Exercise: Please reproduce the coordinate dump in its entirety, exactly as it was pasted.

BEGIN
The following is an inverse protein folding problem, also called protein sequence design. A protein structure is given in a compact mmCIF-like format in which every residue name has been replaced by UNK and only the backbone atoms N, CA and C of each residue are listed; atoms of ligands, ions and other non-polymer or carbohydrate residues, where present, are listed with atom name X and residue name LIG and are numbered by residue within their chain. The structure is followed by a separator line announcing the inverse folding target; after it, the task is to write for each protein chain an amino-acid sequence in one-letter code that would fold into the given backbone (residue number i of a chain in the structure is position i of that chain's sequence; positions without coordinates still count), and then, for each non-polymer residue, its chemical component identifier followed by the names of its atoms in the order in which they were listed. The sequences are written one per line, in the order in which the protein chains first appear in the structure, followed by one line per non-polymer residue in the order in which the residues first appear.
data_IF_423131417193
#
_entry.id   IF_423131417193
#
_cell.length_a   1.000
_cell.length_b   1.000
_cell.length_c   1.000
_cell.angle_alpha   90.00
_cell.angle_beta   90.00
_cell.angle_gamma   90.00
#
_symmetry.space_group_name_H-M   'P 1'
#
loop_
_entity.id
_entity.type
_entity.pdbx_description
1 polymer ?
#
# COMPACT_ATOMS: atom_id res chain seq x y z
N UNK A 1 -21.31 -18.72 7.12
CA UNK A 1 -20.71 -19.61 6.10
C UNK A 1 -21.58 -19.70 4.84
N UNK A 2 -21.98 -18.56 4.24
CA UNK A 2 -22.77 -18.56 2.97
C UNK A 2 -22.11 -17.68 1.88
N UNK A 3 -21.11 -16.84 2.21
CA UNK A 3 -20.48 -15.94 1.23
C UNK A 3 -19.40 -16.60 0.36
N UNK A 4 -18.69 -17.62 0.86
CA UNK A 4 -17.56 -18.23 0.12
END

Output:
The following is an inverse protein folding problem, also called protein sequence design. A protein structure is given in a compact mmCIF-like format in which every residue name has been replaced by UNK and only the backbone atoms N, CA and C of each residue are listed; atoms of ligands, ions and other non-polymer or carbohydrate residues, where present, are listed with atom name X and residue name LIG and are numbered by residue within their chain. The structure is followed by a separator line announcing the inverse folding target; after it, the task is to write for each protein chain an amino-acid sequence in one-letter code that would fold into the given backbone (residue number i of a chain in the structure is position i of that chain's sequence; positions without coordinates still count), and then, for each non-polymer residue, its chemical component identifier followed by the names of its atoms in the order in which they were listed. The sequences are written one per line, in the order in which the protein chains first appear in the structure, followed by one line per non-polymer residue in the order in which the residues first appear.
data_IF_423131417193
#
_entry.id   IF_423131417193
#
_cell.length_a   1.000
_cell.length_b   1.000
_cell.length_c   1.000
_cell.angle_alpha   90.00
_cell.angle_beta   90.00
_cell.angle_gamma   90.00
#
_symmetry.space_group_name_H-M   'P 1'
#
loop_
_entity.id
_entity.type
_entity.pdbx_description
1 polymer ?
#
# COMPACT_ATOMS: atom_id res chain seq x y z
N UNK A 1 -21.31 -18.72 7.12
CA UNK A 1 -20.71 -19.61 6.10
C UNK A 1 -21.58 -19.70 4.84
N UNK A 2 -21.98 -18.56 4.24
CA UNK A 2 -22.77 -18.56 2.97
C UNK A 2 -22.11 -17.68 1.88
N UNK A 3 -21.11 -16.84 2.21
CA UNK A 3 -20.48 -15.94 1.23
C UNK A 3 -19.40 -16.60 0.36
N UNK A 4 -18.69 -17.62 0.86
CA UNK A 4 -17.56 -18.23 0.12